The Maasai developed a life around cattle, and in doing so, they distinguished themselves as a class of people who had watchful eye for protecting their livestock from wild animals and people. As their ancestral lands have shrunk as a result of development, they’ve adapted by leveraging this reputation and experience to become security guards for private property. Maasai warriors are easily distinguished by their read cloaks, beaded jewelry, walking sticks, and machetes holstered around their belt. There are many Maasai in Zanzibar, many (most?) of whom work to provide security for hotels, both rich and modest alike. Their ubiquitious presence, whether on or off duty, may be part of what makes the island feel very safe even late into the night, as there’s usually a Maasai warrior or two nearby.
Our house in Nungwi is part of a small complex of four structures surrounded by a wall, and a Maasai warrior employed by the owner comes by every night to quietly maintain a presence on the grounds. His name is Guinea. I bring him pizza from our night out, and try to ask him where he’s from and how he feels about what he does; but his English is non existent and my Swahili is no where near good enough for such a complex topic.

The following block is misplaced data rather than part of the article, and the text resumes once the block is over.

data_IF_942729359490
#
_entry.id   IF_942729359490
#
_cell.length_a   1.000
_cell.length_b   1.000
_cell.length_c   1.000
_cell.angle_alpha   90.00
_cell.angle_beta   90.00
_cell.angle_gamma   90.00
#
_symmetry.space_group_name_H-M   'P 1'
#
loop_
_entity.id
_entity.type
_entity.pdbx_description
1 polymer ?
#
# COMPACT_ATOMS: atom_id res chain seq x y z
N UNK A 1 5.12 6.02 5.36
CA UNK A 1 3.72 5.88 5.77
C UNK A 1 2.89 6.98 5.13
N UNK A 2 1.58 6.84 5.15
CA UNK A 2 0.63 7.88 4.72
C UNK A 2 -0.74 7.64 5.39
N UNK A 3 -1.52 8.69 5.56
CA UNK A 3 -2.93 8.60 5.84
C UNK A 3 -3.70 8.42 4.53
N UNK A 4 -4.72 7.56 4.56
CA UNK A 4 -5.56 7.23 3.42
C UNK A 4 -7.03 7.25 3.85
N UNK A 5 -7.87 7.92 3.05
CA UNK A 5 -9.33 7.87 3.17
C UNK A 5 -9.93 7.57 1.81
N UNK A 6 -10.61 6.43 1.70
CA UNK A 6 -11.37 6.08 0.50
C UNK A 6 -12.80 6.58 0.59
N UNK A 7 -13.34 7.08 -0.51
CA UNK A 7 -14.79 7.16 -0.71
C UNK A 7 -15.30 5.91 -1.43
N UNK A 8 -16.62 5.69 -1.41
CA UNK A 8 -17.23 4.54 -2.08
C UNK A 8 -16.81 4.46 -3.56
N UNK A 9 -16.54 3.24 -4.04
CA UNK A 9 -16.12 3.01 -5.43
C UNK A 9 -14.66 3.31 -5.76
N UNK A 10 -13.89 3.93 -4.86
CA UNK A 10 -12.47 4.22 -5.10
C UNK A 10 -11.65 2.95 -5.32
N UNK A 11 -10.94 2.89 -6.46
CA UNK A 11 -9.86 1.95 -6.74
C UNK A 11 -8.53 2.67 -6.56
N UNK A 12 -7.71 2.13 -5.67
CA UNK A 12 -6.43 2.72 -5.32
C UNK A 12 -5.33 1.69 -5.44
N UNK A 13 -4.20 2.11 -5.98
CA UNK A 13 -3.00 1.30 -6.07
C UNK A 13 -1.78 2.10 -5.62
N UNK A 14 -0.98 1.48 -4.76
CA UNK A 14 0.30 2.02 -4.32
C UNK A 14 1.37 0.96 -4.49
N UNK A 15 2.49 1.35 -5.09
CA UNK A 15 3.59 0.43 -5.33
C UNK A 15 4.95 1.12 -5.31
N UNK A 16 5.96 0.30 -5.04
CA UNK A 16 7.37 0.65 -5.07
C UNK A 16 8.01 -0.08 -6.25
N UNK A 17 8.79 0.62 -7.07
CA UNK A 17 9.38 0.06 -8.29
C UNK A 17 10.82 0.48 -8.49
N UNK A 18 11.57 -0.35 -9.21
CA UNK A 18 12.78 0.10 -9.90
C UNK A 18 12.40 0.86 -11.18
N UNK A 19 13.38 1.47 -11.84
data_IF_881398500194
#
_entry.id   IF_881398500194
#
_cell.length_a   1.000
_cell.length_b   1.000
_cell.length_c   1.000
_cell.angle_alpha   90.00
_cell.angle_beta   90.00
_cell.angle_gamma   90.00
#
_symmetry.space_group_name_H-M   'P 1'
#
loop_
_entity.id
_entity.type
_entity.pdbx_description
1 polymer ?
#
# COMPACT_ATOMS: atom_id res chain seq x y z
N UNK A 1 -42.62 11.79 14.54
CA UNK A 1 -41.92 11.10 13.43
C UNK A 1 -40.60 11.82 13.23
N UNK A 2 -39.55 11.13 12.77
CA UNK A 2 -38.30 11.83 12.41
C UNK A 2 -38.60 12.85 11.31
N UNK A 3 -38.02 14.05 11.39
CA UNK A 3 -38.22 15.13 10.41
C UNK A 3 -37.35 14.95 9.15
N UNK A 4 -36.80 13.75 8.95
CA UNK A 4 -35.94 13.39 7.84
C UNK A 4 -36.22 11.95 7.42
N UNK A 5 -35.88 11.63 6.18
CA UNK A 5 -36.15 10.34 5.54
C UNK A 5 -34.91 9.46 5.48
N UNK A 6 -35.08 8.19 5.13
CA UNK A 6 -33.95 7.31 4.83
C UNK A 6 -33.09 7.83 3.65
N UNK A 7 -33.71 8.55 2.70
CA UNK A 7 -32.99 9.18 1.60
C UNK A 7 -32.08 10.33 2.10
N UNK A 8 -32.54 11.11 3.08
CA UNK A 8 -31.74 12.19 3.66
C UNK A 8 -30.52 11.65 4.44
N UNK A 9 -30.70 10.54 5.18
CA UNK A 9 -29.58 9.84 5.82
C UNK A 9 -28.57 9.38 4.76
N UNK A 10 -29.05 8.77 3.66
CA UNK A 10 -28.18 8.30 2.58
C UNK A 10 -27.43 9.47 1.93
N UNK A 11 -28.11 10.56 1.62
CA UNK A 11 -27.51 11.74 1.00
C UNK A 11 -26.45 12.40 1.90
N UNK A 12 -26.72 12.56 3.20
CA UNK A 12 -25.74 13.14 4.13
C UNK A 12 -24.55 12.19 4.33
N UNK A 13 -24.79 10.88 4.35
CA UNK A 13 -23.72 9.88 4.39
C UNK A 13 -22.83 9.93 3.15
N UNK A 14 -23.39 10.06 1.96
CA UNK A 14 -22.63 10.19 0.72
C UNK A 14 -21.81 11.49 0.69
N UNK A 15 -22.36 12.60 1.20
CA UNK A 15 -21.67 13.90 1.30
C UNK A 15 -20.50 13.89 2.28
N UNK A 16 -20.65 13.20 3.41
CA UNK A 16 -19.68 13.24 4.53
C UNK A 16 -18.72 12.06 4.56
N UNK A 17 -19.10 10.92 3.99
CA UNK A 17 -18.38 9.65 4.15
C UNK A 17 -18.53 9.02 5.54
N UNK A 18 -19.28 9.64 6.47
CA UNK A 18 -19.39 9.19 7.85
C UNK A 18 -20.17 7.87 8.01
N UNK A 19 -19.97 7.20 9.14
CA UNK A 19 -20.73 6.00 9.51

I imagine the Maasai being a people rich in community, yet their modern day lives appears to have them living quiet, solitary lives by night. Is it that different from the lives they kept on the Serengeti, keeping a watchful eye out for lions from dusk to dawn? Does their attire and manner testify to how well they maintain their connection to culture and community, or is it an important reminder for them of where they come from and how much they’ve lost to the modern era?
I could stay in Tanzania for another year, or even perhaps a lifetime, and never truly know the answer to those questions, for I suspect we are separated not only by language and geography, but also race and time. I see him through my eyes, and he sees me through his, each stuck in our own limited understanding of what the others’ reality must be like. Then it occurs to me that perhaps our gulf is not so wide, and that such misunderstandings happen even amongst the most similar of people, as long as each presumes to know what the other is going through.
I think about what I can offer Guinea and I. And the best I can come up with is kindness and curiosity, so that we may at least begin to learn from each other.
Below: Guinea outside our house late into the night, quietly keeping guard